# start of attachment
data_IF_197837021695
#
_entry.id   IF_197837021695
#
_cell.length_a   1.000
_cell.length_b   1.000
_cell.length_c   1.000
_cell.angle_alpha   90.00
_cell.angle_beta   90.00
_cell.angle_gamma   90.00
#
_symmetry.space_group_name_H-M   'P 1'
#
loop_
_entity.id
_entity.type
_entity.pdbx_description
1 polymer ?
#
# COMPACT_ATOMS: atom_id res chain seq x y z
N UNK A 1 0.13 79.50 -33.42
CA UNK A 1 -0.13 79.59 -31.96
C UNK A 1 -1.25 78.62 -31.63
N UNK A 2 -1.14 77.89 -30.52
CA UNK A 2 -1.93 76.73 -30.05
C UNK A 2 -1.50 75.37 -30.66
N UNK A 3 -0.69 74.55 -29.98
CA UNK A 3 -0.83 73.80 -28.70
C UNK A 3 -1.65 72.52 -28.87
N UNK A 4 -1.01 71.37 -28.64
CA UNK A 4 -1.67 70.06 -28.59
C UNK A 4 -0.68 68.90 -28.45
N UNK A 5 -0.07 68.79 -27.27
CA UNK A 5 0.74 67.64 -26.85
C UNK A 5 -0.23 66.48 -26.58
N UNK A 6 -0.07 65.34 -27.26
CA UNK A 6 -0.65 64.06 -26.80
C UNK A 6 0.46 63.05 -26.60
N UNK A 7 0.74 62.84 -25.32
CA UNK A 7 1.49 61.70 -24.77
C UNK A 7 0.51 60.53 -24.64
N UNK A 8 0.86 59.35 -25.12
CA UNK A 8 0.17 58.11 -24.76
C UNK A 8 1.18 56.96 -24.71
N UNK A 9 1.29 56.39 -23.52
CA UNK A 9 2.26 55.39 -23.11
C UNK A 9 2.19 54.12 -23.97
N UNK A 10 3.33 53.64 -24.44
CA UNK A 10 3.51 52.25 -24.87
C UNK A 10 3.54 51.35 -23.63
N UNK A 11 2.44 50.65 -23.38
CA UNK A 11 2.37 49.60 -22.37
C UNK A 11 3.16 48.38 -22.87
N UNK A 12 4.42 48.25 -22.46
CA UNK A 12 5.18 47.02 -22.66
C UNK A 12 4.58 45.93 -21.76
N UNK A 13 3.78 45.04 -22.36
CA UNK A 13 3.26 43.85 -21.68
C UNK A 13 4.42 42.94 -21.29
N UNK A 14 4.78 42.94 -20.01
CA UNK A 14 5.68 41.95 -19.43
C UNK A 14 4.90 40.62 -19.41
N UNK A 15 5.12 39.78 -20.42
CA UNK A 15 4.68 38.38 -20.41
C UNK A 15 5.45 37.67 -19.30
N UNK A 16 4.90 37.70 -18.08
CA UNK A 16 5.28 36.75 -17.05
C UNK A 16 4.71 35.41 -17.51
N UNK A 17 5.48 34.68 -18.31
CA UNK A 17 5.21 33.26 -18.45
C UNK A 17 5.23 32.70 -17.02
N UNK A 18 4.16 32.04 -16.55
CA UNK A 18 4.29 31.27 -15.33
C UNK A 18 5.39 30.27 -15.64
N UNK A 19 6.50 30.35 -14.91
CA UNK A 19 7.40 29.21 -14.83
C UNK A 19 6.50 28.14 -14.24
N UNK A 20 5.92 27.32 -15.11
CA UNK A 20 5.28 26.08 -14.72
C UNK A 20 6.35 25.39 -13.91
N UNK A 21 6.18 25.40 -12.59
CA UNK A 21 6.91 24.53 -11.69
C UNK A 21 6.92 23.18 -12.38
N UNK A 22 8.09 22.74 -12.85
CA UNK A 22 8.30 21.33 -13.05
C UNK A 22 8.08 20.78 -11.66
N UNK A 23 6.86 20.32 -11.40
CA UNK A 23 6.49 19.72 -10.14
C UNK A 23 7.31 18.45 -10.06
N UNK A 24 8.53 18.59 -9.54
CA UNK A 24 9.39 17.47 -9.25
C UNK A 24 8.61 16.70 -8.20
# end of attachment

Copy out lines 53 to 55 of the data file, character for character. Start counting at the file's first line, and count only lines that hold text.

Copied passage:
C UNK A 11 3.16 48.38 -22.87
N UNK A 12 4.42 48.25 -22.46
CA UNK A 12 5.18 47.02 -22.66